Ok, so the fear of every New Yorker has finally come...
Dr. Craig Spencer, who treated Ebola patients while working for the charity Medecins Sans Frontieres
is the first Ebola case diagnosed in New York, and the fourth in the US.
The Doctors Without Borders physician tested positive for the deadly virus six days after returning from Guinea where he was treating patients.
And this is causing a panic in the city that I love the most.
He left Guinea on October 14th and returned to New York City on October 17th via Europe. On October 21st, he began to feel tired and developed fever and diarrhea, common symptoms of Ebola,
on October 23rd in which he immediately contacted medical services and was taken to Bellevue Hospitalwhere he is being kept in isolation.
It is normal for New Yorkers to panic as the usual transportation is the subway which he took, (A train to 14th St-8th Ave, Manhattan then L train to Bedford Avenue, Brooklyn), visited a bowling alley (The Gutter) and took an Uber cab just one day before he was rushed to the hospital with a 103F fever.
And earlier that day, he even went on a three-mile jog and took the 1 train to the High Line
before eating out at a restaurant.
That's the key, he didn't know yet that he will feel sick. The early symptoms of Ebola are similar to other more common, diseases. This makes it difficult to diagnose Ebola in someone who has been infected for only a few days.
Before we make some comments, for those who are not yet knowledgeable about Ebola, let us have a quick review:
(I used the World Health Organization guidelines to accommodate all readers worldwide)
Symptoms of Ebola virus disease
Incubation period: ---the time interval from infection with the virus to onset of symptoms
is 2 to 21 days.
Humans are not infectious until they develop symptoms.
sudden onset of fever fatigue, muscle pain, headache and sore throat
vomiting, diarrhoea, rash, symptoms of impaired kidney and liver function, and in some cases, both internal and external bleeding (e.g. oozing from the gums, blood in the stools).
low white blood cell and platelet counts and elevated liver enzymes.
(If you want to learn more about Ebola, click here.)
So basing from these,
New Yorkers should not panic unless they were in contact with the patient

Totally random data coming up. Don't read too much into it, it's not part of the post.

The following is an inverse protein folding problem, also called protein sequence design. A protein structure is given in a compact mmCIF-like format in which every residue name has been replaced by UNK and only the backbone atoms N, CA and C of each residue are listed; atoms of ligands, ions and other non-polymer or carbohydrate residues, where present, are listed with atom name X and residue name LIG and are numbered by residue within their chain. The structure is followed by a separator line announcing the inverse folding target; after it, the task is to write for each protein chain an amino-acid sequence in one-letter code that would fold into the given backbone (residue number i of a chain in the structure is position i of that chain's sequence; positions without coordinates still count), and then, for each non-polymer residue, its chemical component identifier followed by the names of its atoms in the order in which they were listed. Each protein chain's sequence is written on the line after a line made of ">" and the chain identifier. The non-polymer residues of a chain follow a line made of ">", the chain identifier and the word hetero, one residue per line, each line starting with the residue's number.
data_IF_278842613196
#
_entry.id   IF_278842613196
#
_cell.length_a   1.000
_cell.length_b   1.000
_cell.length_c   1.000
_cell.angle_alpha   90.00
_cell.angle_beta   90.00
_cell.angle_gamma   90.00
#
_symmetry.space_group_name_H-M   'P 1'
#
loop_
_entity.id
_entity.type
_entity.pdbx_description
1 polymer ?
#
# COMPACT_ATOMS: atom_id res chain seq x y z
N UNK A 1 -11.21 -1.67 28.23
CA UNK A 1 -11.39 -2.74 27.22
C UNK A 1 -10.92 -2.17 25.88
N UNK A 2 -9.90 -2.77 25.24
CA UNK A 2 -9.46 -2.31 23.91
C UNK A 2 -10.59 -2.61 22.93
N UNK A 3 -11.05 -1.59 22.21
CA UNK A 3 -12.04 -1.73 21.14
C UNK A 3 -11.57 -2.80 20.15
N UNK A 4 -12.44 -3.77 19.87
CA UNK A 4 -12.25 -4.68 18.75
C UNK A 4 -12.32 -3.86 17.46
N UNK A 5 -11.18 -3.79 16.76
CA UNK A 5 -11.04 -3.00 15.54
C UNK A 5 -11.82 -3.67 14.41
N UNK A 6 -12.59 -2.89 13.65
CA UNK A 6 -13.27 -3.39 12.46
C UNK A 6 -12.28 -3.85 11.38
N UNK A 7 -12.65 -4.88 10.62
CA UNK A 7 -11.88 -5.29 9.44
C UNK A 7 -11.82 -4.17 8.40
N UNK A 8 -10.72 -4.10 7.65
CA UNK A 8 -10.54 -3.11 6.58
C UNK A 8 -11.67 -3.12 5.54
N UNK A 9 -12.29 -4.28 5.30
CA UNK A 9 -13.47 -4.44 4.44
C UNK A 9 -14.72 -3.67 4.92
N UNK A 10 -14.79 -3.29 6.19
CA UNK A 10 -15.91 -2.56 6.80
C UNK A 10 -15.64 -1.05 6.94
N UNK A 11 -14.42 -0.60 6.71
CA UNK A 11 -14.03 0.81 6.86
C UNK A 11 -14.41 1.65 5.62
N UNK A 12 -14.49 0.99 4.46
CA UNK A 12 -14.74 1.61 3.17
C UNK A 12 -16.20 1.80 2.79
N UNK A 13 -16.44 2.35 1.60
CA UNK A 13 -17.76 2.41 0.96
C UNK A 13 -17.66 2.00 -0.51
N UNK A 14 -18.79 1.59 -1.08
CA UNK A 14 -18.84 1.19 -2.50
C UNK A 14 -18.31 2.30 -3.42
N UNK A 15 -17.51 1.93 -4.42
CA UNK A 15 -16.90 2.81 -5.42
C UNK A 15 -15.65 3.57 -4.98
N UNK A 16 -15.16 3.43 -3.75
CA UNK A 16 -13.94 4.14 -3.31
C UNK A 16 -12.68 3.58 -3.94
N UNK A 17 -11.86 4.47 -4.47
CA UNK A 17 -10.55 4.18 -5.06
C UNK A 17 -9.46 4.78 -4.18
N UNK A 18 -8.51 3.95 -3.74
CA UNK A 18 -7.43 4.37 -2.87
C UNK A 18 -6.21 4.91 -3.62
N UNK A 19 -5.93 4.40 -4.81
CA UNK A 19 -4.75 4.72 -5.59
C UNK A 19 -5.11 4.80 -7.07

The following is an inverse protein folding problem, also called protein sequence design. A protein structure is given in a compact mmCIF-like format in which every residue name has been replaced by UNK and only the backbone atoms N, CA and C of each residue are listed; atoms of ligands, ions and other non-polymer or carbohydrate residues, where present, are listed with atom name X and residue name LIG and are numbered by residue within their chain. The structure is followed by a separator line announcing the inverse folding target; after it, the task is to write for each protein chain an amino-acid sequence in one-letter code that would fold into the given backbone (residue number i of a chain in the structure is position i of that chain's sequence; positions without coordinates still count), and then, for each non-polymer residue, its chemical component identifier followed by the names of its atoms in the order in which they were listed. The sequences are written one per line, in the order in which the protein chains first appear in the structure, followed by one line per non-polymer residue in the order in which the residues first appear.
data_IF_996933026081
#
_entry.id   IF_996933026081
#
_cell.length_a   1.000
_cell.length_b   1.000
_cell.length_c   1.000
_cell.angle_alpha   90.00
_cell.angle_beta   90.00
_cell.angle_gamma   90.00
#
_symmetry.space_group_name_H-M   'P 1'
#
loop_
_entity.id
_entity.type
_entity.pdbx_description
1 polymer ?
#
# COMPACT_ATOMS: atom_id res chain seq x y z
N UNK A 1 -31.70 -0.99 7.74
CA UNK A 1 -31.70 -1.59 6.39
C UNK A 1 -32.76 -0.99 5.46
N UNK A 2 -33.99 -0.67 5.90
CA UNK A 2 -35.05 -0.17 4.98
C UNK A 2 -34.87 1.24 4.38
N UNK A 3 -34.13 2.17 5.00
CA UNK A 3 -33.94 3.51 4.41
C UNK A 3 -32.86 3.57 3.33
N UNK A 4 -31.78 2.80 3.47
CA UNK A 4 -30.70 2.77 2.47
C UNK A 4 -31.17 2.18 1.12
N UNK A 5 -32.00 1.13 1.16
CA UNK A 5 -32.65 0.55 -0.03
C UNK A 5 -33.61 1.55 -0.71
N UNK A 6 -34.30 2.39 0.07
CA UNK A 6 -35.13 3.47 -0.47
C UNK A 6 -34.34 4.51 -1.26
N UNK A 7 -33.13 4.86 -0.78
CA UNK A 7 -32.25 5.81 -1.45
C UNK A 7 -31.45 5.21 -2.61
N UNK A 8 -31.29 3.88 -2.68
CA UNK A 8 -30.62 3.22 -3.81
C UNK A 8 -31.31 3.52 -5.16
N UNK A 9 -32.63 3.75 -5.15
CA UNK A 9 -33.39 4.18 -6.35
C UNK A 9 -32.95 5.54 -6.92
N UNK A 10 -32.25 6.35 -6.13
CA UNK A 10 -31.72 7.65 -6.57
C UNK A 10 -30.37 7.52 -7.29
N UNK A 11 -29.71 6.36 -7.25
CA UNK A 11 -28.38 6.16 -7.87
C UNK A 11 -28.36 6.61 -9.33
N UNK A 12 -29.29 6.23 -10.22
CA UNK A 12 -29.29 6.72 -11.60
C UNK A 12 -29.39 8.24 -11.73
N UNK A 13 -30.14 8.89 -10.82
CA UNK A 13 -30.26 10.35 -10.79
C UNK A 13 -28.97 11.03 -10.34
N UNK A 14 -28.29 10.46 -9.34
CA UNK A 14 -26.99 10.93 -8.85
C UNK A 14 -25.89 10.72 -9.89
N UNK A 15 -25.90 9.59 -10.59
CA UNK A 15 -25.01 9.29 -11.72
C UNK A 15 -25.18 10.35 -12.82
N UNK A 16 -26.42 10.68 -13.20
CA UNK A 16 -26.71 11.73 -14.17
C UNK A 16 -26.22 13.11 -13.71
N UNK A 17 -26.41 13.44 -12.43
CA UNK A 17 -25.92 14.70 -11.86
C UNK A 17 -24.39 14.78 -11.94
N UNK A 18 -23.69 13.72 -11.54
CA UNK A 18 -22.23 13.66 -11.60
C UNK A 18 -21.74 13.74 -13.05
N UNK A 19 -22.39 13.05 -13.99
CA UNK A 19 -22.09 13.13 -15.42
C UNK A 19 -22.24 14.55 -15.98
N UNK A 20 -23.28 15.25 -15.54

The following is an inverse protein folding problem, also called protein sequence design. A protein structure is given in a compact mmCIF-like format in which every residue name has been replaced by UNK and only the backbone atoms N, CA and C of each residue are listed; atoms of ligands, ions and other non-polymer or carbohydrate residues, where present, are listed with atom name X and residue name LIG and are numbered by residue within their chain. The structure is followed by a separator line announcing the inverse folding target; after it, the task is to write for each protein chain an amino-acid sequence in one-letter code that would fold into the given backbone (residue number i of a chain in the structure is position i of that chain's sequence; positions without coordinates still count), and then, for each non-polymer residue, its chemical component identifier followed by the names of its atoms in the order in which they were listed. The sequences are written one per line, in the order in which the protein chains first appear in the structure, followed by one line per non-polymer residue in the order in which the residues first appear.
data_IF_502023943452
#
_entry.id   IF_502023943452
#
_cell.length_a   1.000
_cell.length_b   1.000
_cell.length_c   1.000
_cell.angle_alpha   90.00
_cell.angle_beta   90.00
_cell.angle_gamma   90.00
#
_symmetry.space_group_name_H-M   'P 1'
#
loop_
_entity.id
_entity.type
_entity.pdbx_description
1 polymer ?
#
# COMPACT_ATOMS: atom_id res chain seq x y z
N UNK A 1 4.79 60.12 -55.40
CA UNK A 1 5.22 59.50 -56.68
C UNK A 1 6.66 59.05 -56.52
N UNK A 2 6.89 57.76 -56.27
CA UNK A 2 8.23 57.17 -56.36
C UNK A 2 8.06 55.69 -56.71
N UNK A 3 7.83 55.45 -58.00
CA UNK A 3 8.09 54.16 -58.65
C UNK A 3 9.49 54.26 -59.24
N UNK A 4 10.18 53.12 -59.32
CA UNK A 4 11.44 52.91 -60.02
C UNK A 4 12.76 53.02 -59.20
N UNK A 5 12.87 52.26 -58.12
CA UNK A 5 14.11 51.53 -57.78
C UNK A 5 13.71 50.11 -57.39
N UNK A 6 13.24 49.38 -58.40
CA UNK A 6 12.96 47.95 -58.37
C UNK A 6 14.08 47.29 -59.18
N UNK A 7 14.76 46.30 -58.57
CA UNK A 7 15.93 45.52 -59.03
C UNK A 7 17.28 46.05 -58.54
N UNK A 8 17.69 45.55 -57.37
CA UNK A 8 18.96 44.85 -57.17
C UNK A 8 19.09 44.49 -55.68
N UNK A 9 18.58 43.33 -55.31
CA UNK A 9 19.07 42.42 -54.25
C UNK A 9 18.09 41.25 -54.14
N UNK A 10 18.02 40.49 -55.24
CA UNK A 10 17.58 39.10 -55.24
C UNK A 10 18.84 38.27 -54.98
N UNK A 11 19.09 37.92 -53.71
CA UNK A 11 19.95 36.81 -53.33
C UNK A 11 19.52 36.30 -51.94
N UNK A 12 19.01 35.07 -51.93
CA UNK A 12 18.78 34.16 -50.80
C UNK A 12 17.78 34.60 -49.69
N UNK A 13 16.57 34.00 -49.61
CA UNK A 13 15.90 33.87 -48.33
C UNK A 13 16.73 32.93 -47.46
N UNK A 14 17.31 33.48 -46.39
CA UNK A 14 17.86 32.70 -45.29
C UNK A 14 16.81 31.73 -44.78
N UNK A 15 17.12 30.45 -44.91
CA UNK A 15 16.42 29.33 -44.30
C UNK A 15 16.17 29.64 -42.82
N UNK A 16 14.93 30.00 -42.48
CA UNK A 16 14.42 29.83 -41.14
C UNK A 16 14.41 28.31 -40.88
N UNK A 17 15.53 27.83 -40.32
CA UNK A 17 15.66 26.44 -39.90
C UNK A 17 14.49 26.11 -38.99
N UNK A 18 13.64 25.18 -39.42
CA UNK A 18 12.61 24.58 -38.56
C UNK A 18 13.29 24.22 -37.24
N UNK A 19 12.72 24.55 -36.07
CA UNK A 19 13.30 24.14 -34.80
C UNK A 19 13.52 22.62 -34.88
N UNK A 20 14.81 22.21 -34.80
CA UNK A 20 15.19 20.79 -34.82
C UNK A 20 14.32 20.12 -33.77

when the symptoms arise.
His fiancee and two friends are now under observation
but health officials will continue to determine if anyone else requires monitoring.
I personally admire the healthcare workers who volunteer to reach out to those in need
and those who are courageous enough to take care of Ebola patients
even though that would mean risking their own lives.
I think WHO should revise this for healthcare workers who travelled to Ebola-affected countries
to volunteer as they are already known to be possible Ebola virus carriers.
Dr. Thomas Frieden, president of the CDC, told the panel:
"Our concern now is with healthcare workers who are caring for him."
So this is my question:
(this might not be heard by anyone influential
but for you readers at least to ponder on)
Why won't the government mandate all healthcare workers
who took care of an Ebola patient in quarantine for at least 21 days
(they must be compensated though!)
since that is the incubation period?
None of them would know if they got the virus until then.
Being a healthcare worker myself,
I personally think that's the best way to promote safety for everyone.
As they say,
"An ounce of prevention is worth a pound of cure."
In Dr. Spencer's case,
we can not blame him
as there was no governing rule for him to stop getting out of his house.
If there was a mandatory rule,
then he could have in isolation.
Anyways, WHO has already identified at least
two experimental vaccines which it believes could be promising.
At a meeting in Geneva, Switzerland
the UN health body said it wanted tests of the vaccines to be completed by the end of December.
Let us hope and pray that this would be effective.
What are your thoughts?
I want to hear from you.